Monday, 14 September 2009
The journey on the A4212 from Bala to Trawsfynydd is a particularly pretty one, climbing the broad pass up the Tryweryn Valley and through the Arenig mountains until it drops down into an even larger basin framed by the remote and brooding Rhinogs. It is eerily beautiful.
Not far out of Bala the road skirts a large lake by the name of Llyn Celyn. Its serene waters lap gently at the shore, seemingly part of this haunting landscape for aeons like the immovable mountains that dominate this part of Wales.
And yet this timeless scene was not always so. Llyn Celyn is an artificial reservoir, built in the mid 1960s to provide water for the city of Liverpool across the border in England. The lake has since become a literal rallying cry - "Remember Tryweryn" - and focal point for the Welsh nationalist movement.
In order to facilitate the flooding of the valley and the construction of the lake - and the submerging of the Welsh-speaking village of Capel Celyn that it would entail - Liverpool City Council had applied for an act of parliament so that planning permission would not have to be sought from the local Welsh authorities. Local opposition was fierce; thirty five out of the thirty six Welsh MPs opposed the bill, and cases of direct action hampered both the demolition of the village and the construction of the new dam.
The saga of Llyn Celyn appeared to vindicate nationalist party Plaid Cymru's contention that the Welsh community was effectively powerless, a viewpoint bolstered by the election of Plaid's first parliamentarian the year after the reservoir opened. The affair also galvanised the creation of a Welsh Office and Secretary of State for Wales and ultimately for devolution.
The memory of Capel Celyn has been recently invoked by Plaid MP Adam Price, who has demanded that the Conservatives apologise for the role they played in the construction of Llyn Celyn at the party's conference in Llandudno; it was Macmillan's government which passed the original Tryweryn Bill in 1957. Liverpool City Council apologised in 2005, forty years after the lake's creation.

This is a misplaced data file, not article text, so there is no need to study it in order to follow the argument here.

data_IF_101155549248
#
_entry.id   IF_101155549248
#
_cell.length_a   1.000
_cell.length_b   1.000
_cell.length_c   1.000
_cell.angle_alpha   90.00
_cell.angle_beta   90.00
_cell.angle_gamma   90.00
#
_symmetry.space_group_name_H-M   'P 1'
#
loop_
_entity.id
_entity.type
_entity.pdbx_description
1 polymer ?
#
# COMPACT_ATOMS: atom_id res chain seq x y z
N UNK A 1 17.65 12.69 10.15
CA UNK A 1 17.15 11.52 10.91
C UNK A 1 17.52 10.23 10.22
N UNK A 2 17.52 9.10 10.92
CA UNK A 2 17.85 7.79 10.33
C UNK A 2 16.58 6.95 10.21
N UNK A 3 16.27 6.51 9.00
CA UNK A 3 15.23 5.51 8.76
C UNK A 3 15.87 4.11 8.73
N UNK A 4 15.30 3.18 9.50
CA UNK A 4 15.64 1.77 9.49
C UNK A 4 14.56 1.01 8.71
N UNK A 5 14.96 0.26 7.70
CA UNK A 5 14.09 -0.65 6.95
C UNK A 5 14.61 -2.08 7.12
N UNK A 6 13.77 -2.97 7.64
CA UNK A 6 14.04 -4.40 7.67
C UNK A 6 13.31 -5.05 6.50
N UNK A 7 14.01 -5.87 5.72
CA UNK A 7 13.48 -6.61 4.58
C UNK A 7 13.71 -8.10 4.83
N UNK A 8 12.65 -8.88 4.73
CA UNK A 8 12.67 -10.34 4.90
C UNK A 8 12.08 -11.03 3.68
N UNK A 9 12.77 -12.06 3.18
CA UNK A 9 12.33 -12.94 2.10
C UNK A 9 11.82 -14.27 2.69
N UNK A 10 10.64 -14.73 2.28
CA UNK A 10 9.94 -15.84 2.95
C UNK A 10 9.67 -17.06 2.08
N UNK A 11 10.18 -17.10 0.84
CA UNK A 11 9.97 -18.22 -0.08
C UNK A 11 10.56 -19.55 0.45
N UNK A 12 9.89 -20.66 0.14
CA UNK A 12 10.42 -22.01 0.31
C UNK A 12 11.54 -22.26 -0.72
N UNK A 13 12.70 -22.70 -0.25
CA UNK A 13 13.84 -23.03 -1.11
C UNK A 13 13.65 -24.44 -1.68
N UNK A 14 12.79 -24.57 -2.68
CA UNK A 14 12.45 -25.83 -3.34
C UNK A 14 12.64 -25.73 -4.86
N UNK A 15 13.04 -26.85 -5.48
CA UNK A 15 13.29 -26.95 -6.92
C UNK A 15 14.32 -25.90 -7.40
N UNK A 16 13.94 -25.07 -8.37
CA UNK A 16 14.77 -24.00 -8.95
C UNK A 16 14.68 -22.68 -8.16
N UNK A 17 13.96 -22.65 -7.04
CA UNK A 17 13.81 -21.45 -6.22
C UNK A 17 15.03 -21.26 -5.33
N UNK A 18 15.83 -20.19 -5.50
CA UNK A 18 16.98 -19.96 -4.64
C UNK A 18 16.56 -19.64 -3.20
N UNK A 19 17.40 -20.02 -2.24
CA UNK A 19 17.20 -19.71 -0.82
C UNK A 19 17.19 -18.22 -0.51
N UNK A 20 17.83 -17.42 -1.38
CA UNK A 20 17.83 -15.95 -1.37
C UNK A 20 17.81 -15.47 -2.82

The custom of demanding apologies for past historical actions is nothing new; famous recent examples include Australia's treatment of its aboriginal population and the Christian Crusades in the medieval Near East. Reactions to Price's demands have been mixed.
Yet all of these apologies tend to have one theme in common; the apology is not being asked from the people that committed the deed for which the apology is being demanded for.
Take this most recent example. Virtually all of the people involved in the decision-making process behind Tryweryn are now dead, or certainly no longer active in party politics. Llyn Celyn opened a year before Conservative leader David Cameron was born. So is it fair and reasonable - not to mention meaningful - to expect an apology from those not actually responsible?
An expression of regret, on the other hand, is more than reasonable; it is an acknowledgement that an historical wrong has been committed. But it also accounts for - and amends - the fact that those forced to make an apology are in effect just as responsible for the wrong in question as those wronged by it - which is, in other words, not at all. A subtle turn of phrase, perhaps, but one with potentially profound consequences.
An apology is, after all, an admission of guilt, which is something which those with no direct connection to a particular event cannot ever possibly have. It is meaningless to force people to say sorry for the actions of others. And it would seem the people of Snowdonia agree; Adam Price and his Plaid colleagues should take note.